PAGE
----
On April 1, retailers were ready to celebrate the only holiday that preys on the gullible. Websites and Twitter feeds lit up with April Fools' Day promotions, each more elaborate than the last. No supermarket section was safe from the faux stories, but many of the best spoofs took place in the produce department.
With headlines for banana slug smoothie and recipes for kale pants, Seattle-based PCC Natural Markets entirely transformed its home page to tickle its customers' funny bones. PCC not only uses the April Fools' page as a fun activity for staff and shoppers, but the joke page brought more visitors to PCC's recently redesigned site.
“Driving traffic to our site is first and foremost, because of the jokes, our home page goes viral,” said Tom Monahan, marketing manager at PCC. “The next thing you know, our web visitation is four times that of a typical day. New people are exposed to PCC, which is great.”
As amusing as the idea of cooking with compost or taking a class with a Muppet chef is, the retailer also used the attention as an opportunity to highlight website content. “The joke headlines also allow us to point to products, stories and issues that perhaps people haven't read about or even thought of before,” said Monahan, who pointed out that the “OMG products now at PCC” headline linked to the retailer's participation in the Non-GMO Project, a nonprofit organization based in Bellingham, Wash.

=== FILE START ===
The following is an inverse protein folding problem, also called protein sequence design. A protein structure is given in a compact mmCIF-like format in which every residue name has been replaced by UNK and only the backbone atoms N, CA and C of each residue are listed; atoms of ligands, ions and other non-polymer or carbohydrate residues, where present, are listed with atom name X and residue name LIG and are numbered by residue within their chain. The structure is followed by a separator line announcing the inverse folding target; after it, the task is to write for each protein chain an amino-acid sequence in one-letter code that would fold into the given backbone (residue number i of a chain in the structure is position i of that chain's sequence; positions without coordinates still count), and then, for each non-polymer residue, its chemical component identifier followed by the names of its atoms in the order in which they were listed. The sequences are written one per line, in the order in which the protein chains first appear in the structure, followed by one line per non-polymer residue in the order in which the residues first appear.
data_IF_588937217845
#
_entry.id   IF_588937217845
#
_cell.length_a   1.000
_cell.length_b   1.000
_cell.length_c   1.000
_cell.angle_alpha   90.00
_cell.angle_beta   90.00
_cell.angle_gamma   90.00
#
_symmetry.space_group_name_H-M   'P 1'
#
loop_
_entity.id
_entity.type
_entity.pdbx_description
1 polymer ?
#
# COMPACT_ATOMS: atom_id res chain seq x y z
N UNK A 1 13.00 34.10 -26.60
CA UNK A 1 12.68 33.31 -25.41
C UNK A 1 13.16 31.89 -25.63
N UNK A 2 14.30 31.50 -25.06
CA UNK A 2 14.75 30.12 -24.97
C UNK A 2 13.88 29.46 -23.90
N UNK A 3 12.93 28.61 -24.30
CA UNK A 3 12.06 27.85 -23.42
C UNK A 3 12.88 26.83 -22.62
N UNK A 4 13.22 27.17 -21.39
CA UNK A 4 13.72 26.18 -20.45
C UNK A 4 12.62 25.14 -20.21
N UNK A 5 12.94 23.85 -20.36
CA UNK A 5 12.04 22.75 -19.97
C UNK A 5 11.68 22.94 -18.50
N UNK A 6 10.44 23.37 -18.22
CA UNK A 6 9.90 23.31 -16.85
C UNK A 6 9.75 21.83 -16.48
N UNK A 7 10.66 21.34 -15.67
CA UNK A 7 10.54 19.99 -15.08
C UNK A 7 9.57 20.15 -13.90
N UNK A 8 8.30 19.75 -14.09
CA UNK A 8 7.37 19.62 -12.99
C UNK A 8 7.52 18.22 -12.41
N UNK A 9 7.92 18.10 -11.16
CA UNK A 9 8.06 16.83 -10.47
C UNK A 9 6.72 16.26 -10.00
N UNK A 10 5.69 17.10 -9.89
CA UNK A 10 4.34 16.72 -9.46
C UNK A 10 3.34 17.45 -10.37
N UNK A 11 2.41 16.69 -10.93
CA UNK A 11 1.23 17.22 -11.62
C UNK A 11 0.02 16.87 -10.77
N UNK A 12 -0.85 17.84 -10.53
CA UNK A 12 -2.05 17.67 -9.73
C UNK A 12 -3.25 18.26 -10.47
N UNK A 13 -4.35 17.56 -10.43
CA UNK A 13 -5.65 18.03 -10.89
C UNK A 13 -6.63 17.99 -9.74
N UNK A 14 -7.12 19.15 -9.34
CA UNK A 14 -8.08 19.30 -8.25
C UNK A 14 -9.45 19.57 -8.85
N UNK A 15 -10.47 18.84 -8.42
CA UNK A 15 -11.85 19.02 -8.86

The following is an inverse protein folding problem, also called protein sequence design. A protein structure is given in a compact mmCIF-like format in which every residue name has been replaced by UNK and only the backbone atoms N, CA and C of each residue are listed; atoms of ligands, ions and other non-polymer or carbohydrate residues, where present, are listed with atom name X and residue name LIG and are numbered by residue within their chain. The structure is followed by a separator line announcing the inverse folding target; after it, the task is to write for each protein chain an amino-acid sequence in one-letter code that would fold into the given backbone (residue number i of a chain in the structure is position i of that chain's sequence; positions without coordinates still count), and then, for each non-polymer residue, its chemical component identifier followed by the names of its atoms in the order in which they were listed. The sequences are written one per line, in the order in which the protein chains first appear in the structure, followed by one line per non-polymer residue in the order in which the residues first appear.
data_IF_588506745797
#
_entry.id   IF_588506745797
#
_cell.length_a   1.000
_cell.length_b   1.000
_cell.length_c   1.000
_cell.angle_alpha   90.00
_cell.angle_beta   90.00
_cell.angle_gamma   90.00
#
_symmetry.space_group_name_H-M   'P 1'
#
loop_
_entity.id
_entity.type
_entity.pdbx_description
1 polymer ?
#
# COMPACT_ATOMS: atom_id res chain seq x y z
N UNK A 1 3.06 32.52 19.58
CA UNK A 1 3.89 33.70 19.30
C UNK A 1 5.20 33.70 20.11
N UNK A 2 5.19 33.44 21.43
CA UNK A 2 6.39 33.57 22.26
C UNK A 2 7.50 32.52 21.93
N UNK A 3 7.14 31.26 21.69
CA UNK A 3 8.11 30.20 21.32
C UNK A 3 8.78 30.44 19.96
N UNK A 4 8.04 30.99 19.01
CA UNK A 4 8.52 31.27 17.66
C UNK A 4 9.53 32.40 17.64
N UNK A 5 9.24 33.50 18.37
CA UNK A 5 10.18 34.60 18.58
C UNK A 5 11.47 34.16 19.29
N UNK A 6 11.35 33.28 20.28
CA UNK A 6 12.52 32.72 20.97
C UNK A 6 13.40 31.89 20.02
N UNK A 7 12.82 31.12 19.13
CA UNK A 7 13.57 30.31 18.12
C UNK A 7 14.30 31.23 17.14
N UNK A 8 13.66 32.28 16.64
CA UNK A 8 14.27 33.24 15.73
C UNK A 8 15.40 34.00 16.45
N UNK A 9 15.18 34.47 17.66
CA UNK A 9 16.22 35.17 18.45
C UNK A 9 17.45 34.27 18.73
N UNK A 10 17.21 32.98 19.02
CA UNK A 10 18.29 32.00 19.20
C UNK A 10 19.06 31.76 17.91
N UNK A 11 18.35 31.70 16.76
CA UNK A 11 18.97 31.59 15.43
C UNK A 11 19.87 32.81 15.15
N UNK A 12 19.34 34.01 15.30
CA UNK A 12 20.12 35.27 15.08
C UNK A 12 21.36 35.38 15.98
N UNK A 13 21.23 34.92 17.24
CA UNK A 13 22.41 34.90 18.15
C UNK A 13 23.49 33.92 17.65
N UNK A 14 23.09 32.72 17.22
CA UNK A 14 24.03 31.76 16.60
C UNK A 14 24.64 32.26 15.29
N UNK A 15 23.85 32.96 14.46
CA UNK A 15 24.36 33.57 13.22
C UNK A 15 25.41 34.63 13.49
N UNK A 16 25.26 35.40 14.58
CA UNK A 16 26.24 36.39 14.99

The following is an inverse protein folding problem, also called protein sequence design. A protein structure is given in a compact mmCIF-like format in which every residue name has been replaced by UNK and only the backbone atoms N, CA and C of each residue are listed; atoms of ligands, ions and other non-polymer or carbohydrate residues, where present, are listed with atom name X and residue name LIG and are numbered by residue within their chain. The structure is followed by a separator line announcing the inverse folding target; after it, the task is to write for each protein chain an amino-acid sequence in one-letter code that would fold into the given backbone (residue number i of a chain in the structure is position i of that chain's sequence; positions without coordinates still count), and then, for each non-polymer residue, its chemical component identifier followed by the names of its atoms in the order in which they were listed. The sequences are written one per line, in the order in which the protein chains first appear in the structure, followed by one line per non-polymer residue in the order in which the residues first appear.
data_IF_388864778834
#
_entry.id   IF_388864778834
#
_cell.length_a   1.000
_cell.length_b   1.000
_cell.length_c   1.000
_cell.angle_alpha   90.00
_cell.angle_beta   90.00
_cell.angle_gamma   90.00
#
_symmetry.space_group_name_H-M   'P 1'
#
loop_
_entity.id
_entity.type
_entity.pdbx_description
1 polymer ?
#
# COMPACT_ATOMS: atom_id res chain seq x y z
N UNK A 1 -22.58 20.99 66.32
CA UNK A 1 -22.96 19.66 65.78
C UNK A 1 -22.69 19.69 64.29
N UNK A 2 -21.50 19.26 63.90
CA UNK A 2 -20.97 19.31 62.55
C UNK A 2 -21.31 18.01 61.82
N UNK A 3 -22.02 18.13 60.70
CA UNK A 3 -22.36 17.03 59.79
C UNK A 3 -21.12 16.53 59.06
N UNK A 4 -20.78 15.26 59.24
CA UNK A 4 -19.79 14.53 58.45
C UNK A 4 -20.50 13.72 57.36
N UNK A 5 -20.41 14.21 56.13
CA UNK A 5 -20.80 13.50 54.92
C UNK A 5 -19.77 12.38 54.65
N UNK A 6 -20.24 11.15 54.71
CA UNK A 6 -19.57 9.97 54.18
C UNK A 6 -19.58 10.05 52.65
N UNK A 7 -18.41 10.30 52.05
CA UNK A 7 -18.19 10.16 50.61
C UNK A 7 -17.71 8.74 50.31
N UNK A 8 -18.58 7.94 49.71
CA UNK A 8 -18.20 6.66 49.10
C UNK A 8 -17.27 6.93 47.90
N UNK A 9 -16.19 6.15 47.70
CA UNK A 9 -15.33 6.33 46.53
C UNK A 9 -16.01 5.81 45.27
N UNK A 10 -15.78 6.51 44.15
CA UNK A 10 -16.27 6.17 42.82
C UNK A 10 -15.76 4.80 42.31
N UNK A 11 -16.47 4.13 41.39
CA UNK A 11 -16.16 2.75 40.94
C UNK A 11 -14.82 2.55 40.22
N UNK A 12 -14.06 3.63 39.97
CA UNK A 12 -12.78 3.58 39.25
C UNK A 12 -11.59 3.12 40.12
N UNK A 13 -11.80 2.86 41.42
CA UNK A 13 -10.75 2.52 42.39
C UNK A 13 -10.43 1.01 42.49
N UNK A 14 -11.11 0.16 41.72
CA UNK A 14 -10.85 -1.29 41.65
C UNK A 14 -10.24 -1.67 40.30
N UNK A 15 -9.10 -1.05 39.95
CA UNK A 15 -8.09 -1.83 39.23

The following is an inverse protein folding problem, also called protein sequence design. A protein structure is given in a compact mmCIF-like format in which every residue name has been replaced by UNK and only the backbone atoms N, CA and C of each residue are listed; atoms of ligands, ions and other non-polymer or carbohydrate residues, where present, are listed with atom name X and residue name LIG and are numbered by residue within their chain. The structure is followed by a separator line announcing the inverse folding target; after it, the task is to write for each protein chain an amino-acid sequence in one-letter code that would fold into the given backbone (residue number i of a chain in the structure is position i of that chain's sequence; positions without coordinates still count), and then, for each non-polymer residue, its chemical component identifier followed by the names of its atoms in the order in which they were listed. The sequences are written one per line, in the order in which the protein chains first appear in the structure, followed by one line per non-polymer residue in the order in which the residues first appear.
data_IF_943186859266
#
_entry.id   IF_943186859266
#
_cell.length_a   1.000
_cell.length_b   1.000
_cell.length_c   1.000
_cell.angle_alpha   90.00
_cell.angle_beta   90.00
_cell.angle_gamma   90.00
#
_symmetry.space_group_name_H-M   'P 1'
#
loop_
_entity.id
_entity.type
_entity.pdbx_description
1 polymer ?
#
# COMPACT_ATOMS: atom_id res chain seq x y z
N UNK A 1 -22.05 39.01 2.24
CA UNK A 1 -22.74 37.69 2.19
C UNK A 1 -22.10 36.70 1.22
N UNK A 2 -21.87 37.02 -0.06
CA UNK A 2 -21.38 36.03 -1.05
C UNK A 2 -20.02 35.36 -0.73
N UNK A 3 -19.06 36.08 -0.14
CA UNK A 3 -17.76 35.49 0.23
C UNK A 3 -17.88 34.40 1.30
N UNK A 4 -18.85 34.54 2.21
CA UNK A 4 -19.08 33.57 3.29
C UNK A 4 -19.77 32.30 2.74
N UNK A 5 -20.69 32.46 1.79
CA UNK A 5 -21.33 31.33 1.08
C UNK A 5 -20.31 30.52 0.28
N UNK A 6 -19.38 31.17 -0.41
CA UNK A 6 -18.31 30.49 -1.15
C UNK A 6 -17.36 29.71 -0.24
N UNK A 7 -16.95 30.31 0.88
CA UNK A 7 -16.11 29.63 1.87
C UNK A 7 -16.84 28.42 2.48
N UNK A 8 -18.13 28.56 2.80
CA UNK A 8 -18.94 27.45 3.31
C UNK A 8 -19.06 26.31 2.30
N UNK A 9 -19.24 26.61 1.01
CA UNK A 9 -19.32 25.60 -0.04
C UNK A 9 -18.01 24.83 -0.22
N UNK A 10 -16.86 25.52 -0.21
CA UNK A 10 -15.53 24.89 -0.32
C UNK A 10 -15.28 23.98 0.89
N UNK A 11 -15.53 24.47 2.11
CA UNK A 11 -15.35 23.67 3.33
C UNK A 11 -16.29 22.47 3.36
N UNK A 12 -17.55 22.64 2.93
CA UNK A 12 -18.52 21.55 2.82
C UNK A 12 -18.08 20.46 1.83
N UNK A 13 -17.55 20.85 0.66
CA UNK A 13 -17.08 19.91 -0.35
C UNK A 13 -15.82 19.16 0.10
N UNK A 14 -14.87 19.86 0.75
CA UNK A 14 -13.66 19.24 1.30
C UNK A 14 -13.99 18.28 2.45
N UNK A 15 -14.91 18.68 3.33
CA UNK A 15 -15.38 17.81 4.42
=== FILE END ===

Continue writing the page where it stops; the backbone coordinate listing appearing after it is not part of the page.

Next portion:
Overall, the most popular item on PCC's April Fools' page was an ad for a smartphone dating app for kale lovers. The app was so convincing that many fans of the leafy green were disappointed the app didn't actually exist.
“When the site launched on April Fools', a lot of people didn't think that was a joke. They wanted the app!” said Monahan.
A week after April Fools' Day, Monahan said he was still hearing from staff asking about the dating app. “It's amazing to think that a once-thought-of-outlandish joke could actually become a tool our customers would want!”
Whole Foods Markets, Austin, Texas, also featured a match-making spoof, with a video titled “Find Love at Whole Foods Market” that advertised the retailer's little-known free dating service. At one point in the video, an actor/staff member in the produce section gives an example of a tip he'd offer shoppers looking for love. He'd suggest to a woman inspecting produce that she nudge a nearby man in the stomach. “If it's soft and squishy, that means he's ripe,” the actor said.
Among its many spoof stories, Whole Foods also boasted of a live chamber orchestra, composed solely — of course — of instruments made of fruits and veggies. In the accompanying photo, two women stand poised with leaf fiddles and rhubarb bows. Ever the educator, the retailer offered an instrument-making workshop following each performance.
While Whole Foods and PCC poked fun at themselves, some bloggers took the retailer spoofs into their own hands. Fooducate, a blog that promotes healthful food choices, announced McDonald's was hosting farmers' markets at 1,000 locations. The blogger jokingly wrote that the McFarmers Markets “could ultimately reshape the fast-food industry. Imagine if all the fast-food joints on the nation's highways would source and produce foods from local farmers.”